Four-day workweeks are enjoying a surge in popularity among the U.S. workforce, and it’s not hard to understand why. They give employees more free time and studies show they increase productivity on the days when people do work. But there are a few drawbacks, as well. Before implementing a four-day workweek, make sure you have a thorough understanding of what that involves.
Five Steps for Success
A 2019 survey of 2,763 HR specialists found that 32 percent of U.S. employers offer four-day workweeks of a full 40 hours all or part of the year, and another 15 percent of employers offer four-day workweeks of 32 hours or less. These options are very popular with employees, who are given more flexibility over their work schedules. There are some downsides, however; customers might have to wait longer for service or be unable to speak with a particular person they have developed a rapport with. Still, many companies consider these issues minor and are willing to find solutions when it means their employees are more engaged.
If you’re thinking about adopting a four-day workweek, make sure you follow these steps in order to have the best chance at success.
- Define your four-day workweek. Will you be cutting out a full day and having your staff only work 32 hours, or extending their shifts the rest of the week so they are still working 40 hours over longer days? The second option is more popular, but regardless of which you choose, be sure to make your intentions clear from the start so everybody understands.
- Consider customer impact. Successful four-day workweeks don’t come at the sacrifice of productivity and customer service. You’ll need to decide whether your company is closed entirely for the fifth day or you’re going to stagger shifts to ensure adequate coverage Monday through Friday. Since needs vary by industry and organization, what works for one company might not work for another.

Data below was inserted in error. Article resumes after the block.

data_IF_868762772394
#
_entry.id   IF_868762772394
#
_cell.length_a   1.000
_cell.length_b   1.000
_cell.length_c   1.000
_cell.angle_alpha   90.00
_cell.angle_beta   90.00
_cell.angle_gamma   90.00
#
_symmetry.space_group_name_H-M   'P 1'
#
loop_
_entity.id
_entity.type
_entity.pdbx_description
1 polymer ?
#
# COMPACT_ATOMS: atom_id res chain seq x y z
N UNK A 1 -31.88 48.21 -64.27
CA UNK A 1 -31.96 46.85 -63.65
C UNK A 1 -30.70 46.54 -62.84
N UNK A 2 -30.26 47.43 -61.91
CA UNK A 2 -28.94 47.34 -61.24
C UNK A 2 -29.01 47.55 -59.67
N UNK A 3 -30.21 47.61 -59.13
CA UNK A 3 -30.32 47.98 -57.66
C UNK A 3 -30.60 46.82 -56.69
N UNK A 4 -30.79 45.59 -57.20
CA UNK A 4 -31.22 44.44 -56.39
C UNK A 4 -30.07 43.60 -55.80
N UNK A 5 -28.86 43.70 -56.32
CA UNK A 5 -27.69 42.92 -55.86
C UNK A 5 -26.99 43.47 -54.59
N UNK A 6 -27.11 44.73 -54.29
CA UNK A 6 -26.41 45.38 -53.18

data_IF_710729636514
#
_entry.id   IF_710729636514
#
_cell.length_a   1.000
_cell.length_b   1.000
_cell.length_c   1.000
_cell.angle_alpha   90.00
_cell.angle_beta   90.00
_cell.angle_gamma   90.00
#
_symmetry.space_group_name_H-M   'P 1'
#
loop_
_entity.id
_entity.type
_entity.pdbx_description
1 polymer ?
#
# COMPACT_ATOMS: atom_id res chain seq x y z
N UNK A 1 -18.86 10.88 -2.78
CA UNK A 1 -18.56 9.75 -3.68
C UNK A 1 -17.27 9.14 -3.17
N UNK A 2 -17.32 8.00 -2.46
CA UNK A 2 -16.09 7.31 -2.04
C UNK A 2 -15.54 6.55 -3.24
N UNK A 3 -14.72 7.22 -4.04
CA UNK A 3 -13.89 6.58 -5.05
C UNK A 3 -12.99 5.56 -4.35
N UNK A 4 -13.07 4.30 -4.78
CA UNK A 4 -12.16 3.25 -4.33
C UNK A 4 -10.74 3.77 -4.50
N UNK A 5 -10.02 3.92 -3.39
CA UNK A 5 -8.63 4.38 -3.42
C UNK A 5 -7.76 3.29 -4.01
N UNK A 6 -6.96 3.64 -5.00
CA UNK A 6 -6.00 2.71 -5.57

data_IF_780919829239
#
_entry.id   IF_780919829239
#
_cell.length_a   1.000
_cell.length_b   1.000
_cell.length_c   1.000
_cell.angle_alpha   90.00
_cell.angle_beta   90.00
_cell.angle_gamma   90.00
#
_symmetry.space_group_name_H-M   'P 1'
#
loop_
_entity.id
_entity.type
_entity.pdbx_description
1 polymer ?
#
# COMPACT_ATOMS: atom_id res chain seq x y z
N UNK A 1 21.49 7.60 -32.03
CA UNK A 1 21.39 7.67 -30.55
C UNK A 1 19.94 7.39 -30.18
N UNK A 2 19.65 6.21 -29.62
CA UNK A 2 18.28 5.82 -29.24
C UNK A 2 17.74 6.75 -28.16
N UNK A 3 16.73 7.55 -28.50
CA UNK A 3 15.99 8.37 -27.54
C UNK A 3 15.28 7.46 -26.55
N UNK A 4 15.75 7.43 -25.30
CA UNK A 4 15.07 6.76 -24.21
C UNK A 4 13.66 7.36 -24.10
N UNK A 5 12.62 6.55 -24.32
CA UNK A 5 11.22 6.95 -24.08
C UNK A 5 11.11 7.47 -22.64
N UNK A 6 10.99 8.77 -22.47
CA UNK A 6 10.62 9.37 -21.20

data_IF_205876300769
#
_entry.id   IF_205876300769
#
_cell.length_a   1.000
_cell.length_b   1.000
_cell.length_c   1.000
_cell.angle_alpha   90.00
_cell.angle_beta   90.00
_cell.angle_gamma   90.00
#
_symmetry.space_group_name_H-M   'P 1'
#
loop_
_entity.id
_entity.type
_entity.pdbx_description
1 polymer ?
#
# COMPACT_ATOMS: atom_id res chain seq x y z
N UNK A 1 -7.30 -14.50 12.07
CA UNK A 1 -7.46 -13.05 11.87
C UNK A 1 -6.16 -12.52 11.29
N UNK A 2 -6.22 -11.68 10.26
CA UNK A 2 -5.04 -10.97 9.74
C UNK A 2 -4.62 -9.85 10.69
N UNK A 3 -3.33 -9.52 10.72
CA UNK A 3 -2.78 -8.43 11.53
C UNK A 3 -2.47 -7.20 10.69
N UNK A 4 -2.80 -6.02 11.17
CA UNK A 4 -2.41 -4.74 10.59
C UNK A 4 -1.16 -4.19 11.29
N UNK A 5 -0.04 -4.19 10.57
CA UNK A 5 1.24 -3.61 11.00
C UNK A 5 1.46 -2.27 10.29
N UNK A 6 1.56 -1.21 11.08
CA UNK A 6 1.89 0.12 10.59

- Discuss policy and wage issues. Because overtime laws vary by state, you’ll need to determine what those guidelines are before making your decision. It’s important to figure out how the shortened workweek will impact not only overtime but paid time off, sick leave, and benefits eligibility. If your company has part-time employees, how will they be affected?
- Make communication and training priorities. When implementing a four-day workweek, it’s essential to issue a policy statement from top management that includes goals and expectations. Training may be necessary in order to help employees adapt to the new schedule.
Have a trial run first. Before committing fully, try out the four-day workweek for a little while to gauge its effect on productivity and customer service. If problems arise, you can look for solutions before implementing fully—or decide that you’re better off sticking to a traditional five-day workweek.